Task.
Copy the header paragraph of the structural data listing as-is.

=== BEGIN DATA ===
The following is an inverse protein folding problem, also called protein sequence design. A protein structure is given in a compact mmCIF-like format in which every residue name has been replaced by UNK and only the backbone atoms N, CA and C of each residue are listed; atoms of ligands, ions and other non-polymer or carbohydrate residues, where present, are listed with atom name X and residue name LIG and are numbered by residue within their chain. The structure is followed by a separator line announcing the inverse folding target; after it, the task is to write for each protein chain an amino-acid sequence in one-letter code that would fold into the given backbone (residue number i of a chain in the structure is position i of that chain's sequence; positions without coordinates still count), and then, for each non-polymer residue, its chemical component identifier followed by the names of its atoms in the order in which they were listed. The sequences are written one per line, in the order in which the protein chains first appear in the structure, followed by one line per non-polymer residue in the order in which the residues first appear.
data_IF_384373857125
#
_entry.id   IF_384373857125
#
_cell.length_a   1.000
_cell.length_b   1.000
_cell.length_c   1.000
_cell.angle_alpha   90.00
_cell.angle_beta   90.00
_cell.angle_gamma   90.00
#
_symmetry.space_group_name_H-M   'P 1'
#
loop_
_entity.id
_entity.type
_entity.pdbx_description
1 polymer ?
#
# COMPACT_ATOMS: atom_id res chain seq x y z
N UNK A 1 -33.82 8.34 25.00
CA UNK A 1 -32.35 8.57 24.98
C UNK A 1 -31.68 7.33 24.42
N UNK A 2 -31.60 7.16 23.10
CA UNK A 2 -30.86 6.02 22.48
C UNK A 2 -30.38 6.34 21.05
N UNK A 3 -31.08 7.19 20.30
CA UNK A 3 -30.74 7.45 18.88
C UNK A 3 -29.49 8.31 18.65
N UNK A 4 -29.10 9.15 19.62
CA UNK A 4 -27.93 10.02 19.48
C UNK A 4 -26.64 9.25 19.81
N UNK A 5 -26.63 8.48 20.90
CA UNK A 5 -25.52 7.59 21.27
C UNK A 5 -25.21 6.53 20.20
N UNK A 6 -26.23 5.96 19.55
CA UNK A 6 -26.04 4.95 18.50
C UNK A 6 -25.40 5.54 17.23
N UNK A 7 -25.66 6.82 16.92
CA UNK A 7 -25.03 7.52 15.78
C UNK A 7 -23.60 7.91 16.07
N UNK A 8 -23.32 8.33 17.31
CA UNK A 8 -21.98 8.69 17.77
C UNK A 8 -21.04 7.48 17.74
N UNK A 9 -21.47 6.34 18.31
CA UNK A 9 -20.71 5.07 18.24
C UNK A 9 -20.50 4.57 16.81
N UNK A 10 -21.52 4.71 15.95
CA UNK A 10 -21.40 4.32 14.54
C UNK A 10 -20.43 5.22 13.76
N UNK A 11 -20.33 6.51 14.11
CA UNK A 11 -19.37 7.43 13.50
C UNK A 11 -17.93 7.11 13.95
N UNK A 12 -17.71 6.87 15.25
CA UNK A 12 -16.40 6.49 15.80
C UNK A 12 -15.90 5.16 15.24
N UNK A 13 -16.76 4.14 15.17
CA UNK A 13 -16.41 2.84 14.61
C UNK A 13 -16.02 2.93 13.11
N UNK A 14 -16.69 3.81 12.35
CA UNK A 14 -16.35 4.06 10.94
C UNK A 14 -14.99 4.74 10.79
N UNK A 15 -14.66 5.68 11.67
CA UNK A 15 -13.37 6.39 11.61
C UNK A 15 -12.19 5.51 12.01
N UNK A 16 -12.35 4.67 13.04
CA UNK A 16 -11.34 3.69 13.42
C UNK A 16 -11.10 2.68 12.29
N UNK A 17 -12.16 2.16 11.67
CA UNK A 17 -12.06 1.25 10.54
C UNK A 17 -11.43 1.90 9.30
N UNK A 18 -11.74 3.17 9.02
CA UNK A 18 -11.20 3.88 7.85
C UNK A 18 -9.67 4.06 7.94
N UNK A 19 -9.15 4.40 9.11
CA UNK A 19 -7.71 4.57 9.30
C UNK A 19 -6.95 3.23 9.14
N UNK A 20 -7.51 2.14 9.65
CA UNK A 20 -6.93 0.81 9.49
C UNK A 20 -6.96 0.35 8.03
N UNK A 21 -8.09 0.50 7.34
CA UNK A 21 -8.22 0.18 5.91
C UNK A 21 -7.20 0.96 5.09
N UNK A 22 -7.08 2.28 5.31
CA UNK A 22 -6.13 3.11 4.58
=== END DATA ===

The following is an inverse protein folding problem, also called protein sequence design. A protein structure is given in a compact mmCIF-like format in which every residue name has been replaced by UNK and only the backbone atoms N, CA and C of each residue are listed; atoms of ligands, ions and other non-polymer or carbohydrate residues, where present, are listed with atom name X and residue name LIG and are numbered by residue within their chain. The structure is followed by a separator line announcing the inverse folding target; after it, the task is to write for each protein chain an amino-acid sequence in one-letter code that would fold into the given backbone (residue number i of a chain in the structure is position i of that chain's sequence; positions without coordinates still count), and then, for each non-polymer residue, its chemical component identifier followed by the names of its atoms in the order in which they were listed. The sequences are written one per line, in the order in which the protein chains first appear in the structure, followed by one line per non-polymer residue in the order in which the residues first appear.